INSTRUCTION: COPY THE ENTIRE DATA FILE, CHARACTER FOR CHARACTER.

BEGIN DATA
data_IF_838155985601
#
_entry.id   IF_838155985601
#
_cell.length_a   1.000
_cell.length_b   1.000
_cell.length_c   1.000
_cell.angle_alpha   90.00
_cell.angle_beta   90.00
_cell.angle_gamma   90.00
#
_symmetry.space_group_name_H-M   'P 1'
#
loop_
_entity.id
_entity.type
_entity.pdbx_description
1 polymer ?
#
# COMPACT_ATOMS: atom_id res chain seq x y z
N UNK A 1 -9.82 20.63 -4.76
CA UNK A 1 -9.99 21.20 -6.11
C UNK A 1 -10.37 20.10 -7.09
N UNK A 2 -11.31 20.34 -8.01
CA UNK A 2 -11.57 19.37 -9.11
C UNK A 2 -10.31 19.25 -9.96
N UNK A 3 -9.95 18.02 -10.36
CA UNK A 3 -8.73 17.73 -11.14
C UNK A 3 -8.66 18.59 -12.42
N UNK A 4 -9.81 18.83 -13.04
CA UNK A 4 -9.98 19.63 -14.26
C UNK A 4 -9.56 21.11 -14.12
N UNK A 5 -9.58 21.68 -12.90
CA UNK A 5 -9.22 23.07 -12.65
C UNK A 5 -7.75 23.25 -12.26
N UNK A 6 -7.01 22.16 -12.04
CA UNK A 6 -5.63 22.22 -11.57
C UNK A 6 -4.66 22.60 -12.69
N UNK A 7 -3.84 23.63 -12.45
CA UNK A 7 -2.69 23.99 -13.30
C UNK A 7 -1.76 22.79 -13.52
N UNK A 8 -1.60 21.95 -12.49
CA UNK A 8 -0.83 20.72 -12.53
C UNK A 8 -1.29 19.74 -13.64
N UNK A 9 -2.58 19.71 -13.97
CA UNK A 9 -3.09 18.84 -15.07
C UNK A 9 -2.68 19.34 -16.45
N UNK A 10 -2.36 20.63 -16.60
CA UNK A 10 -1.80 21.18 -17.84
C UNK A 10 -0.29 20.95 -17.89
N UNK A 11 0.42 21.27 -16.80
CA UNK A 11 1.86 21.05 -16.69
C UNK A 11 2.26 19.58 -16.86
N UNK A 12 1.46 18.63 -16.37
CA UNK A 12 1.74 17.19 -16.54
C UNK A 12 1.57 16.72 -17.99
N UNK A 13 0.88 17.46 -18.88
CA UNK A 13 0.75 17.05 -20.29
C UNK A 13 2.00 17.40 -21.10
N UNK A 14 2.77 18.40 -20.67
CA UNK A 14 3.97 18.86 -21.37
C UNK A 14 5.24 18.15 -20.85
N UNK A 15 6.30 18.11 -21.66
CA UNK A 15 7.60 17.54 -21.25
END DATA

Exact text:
data_IF_838155985601
#
_entry.id   IF_838155985601
#
_cell.length_a   1.000
_cell.length_b   1.000
_cell.length_c   1.000
_cell.angle_alpha   90.00
_cell.angle_beta   90.00
_cell.angle_gamma   90.00
#
_symmetry.space_group_name_H-M   'P 1'
#
loop_
_entity.id
_entity.type
_entity.pdbx_description
1 polymer ?
#
# COMPACT_ATOMS: atom_id res chain seq x y z
N UNK A 1 -9.82 20.63 -4.76
CA UNK A 1 -9.99 21.20 -6.11
C UNK A 1 -10.37 20.10 -7.09
N UNK A 2 -11.31 20.34 -8.01
CA UNK A 2 -11.57 19.37 -9.11
C UNK A 2 -10.31 19.25 -9.96
N UNK A 3 -9.95 18.02 -10.36
CA UNK A 3 -8.73 17.73 -11.14
C UNK A 3 -8.66 18.59 -12.42
N UNK A 4 -9.81 18.83 -13.04
CA UNK A 4 -9.98 19.63 -14.26
C UNK A 4 -9.56 21.11 -14.12
N UNK A 5 -9.58 21.68 -12.90
CA UNK A 5 -9.22 23.07 -12.65
C UNK A 5 -7.75 23.25 -12.26
N UNK A 6 -7.01 22.16 -12.04
CA UNK A 6 -5.63 22.22 -11.57
C UNK A 6 -4.66 22.60 -12.69
N UNK A 7 -3.84 23.63 -12.45
CA UNK A 7 -2.69 23.99 -13.30
C UNK A 7 -1.76 22.79 -13.52
N UNK A 8 -1.60 21.95 -12.49
CA UNK A 8 -0.83 20.72 -12.53
C UNK A 8 -1.29 19.74 -13.64
N UNK A 9 -2.58 19.71 -13.97
CA UNK A 9 -3.09 18.84 -15.07
C UNK A 9 -2.68 19.34 -16.45
N UNK A 10 -2.36 20.63 -16.60
CA UNK A 10 -1.80 21.18 -17.84
C UNK A 10 -0.29 20.95 -17.89
N UNK A 11 0.42 21.27 -16.80
CA UNK A 11 1.86 21.05 -16.69
C UNK A 11 2.26 19.58 -16.86
N UNK A 12 1.46 18.63 -16.37
CA UNK A 12 1.74 17.19 -16.54
C UNK A 12 1.57 16.72 -17.99
N UNK A 13 0.88 17.46 -18.88
CA UNK A 13 0.75 17.05 -20.29
C UNK A 13 2.00 17.40 -21.10
N UNK A 14 2.77 18.40 -20.67
CA UNK A 14 3.97 18.86 -21.37
C UNK A 14 5.24 18.15 -20.85
N UNK A 15 6.30 18.11 -21.66
CA UNK A 15 7.60 17.54 -21.25